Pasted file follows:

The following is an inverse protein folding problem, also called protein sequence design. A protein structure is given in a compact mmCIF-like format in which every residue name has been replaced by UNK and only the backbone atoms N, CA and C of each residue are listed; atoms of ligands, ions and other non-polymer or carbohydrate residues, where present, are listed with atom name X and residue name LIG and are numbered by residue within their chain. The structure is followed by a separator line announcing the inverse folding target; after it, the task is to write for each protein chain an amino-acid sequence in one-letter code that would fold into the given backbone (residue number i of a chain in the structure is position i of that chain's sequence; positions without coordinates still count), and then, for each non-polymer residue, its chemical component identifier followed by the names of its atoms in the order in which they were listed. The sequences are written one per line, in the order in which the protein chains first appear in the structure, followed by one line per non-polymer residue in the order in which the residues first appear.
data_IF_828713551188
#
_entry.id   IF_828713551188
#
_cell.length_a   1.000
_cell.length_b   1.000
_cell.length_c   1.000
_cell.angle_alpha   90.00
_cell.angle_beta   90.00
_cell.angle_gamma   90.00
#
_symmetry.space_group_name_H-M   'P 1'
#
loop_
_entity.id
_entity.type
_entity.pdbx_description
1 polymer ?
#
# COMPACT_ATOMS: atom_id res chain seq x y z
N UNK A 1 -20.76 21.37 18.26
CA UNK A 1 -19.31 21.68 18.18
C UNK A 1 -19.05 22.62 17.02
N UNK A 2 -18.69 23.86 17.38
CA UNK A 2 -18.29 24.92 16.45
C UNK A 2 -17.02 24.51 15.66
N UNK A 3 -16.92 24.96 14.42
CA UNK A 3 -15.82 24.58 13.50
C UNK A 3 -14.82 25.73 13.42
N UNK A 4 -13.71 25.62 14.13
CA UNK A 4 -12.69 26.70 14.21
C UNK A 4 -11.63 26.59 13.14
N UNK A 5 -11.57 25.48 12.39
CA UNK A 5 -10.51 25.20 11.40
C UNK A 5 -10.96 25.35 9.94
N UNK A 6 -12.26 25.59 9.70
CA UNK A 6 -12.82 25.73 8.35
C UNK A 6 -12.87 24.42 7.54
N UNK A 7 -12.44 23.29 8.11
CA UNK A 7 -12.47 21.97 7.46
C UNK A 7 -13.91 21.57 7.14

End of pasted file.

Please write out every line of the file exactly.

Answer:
The following is an inverse protein folding problem, also called protein sequence design. A protein structure is given in a compact mmCIF-like format in which every residue name has been replaced by UNK and only the backbone atoms N, CA and C of each residue are listed; atoms of ligands, ions and other non-polymer or carbohydrate residues, where present, are listed with atom name X and residue name LIG and are numbered by residue within their chain. The structure is followed by a separator line announcing the inverse folding target; after it, the task is to write for each protein chain an amino-acid sequence in one-letter code that would fold into the given backbone (residue number i of a chain in the structure is position i of that chain's sequence; positions without coordinates still count), and then, for each non-polymer residue, its chemical component identifier followed by the names of its atoms in the order in which they were listed. The sequences are written one per line, in the order in which the protein chains first appear in the structure, followed by one line per non-polymer residue in the order in which the residues first appear.
data_IF_828713551188
#
_entry.id   IF_828713551188
#
_cell.length_a   1.000
_cell.length_b   1.000
_cell.length_c   1.000
_cell.angle_alpha   90.00
_cell.angle_beta   90.00
_cell.angle_gamma   90.00
#
_symmetry.space_group_name_H-M   'P 1'
#
loop_
_entity.id
_entity.type
_entity.pdbx_description
1 polymer ?
#
# COMPACT_ATOMS: atom_id res chain seq x y z
N UNK A 1 -20.76 21.37 18.26
CA UNK A 1 -19.31 21.68 18.18
C UNK A 1 -19.05 22.62 17.02
N UNK A 2 -18.69 23.86 17.38
CA UNK A 2 -18.29 24.92 16.45
C UNK A 2 -17.02 24.51 15.66
N UNK A 3 -16.92 24.96 14.42
CA UNK A 3 -15.82 24.58 13.50
C UNK A 3 -14.82 25.73 13.42
N UNK A 4 -13.71 25.62 14.13
CA UNK A 4 -12.69 26.70 14.21
C UNK A 4 -11.63 26.59 13.14
N UNK A 5 -11.57 25.48 12.39
CA UNK A 5 -10.51 25.20 11.40
C UNK A 5 -10.96 25.35 9.94
N UNK A 6 -12.26 25.59 9.70
CA UNK A 6 -12.82 25.73 8.35
C UNK A 6 -12.87 24.42 7.54
N UNK A 7 -12.44 23.29 8.11
CA UNK A 7 -12.47 21.97 7.46
C UNK A 7 -13.91 21.57 7.14